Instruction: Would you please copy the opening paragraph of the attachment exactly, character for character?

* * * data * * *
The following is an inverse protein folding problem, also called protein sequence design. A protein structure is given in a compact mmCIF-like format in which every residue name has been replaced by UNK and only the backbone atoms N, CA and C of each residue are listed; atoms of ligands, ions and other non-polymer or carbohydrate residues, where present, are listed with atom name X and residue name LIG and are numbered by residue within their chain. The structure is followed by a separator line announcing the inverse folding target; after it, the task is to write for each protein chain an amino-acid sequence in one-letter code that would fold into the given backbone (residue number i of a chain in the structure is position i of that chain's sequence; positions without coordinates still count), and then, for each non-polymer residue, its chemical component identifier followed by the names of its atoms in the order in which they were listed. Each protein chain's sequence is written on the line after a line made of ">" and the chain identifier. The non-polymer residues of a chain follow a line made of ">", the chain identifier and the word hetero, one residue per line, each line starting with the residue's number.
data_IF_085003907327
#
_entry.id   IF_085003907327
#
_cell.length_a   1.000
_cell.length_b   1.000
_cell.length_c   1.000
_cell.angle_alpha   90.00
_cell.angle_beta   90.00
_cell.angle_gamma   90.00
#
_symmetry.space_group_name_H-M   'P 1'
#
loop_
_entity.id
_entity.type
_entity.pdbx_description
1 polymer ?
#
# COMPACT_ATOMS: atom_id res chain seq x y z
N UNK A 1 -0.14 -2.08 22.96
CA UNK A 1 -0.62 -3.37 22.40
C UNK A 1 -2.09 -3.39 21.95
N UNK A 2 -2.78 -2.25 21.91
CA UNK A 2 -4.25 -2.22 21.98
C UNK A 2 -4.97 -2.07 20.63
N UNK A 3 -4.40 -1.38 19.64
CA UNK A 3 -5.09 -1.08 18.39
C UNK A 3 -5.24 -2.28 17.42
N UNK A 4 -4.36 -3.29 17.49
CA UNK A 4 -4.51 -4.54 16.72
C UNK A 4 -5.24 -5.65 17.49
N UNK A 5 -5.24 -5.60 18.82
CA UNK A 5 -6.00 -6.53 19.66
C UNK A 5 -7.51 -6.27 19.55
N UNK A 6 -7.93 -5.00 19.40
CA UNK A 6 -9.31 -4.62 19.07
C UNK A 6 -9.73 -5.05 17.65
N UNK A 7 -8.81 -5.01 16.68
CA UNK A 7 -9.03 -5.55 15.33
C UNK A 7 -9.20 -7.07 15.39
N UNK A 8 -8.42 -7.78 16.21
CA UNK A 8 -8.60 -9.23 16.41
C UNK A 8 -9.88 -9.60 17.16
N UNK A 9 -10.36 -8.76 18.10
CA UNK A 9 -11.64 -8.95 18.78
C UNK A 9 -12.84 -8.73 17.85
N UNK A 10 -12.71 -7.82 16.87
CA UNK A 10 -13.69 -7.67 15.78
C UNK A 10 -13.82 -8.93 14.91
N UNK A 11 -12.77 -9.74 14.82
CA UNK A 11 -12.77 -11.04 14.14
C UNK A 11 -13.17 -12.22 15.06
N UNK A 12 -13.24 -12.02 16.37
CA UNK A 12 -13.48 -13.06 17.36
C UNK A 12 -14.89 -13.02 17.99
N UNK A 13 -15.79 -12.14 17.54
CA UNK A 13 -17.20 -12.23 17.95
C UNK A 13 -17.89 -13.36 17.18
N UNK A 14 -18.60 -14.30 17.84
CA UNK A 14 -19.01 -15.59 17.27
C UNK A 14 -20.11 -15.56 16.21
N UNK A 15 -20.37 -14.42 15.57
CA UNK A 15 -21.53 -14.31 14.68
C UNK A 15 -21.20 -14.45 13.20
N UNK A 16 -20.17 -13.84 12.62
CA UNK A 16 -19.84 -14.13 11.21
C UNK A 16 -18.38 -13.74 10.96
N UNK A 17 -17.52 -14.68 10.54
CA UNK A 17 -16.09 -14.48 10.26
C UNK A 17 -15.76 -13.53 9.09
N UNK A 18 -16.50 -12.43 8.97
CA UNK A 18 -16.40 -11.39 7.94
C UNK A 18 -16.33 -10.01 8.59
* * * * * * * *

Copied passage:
The following is an inverse protein folding problem, also called protein sequence design. A protein structure is given in a compact mmCIF-like format in which every residue name has been replaced by UNK and only the backbone atoms N, CA and C of each residue are listed; atoms of ligands, ions and other non-polymer or carbohydrate residues, where present, are listed with atom name X and residue name LIG and are numbered by residue within their chain. The structure is followed by a separator line announcing the inverse folding target; after it, the task is to write for each protein chain an amino-acid sequence in one-letter code that would fold into the given backbone (residue number i of a chain in the structure is position i of that chain's sequence; positions without coordinates still count), and then, for each non-polymer residue, its chemical component identifier followed by the names of its atoms in the order in which they were listed. Each protein chain's sequence is written on the line after a line made of ">" and the chain identifier. The non-polymer residues of a chain follow a line made of ">", the chain identifier and the word hetero, one residue per line, each line starting with the residue's number.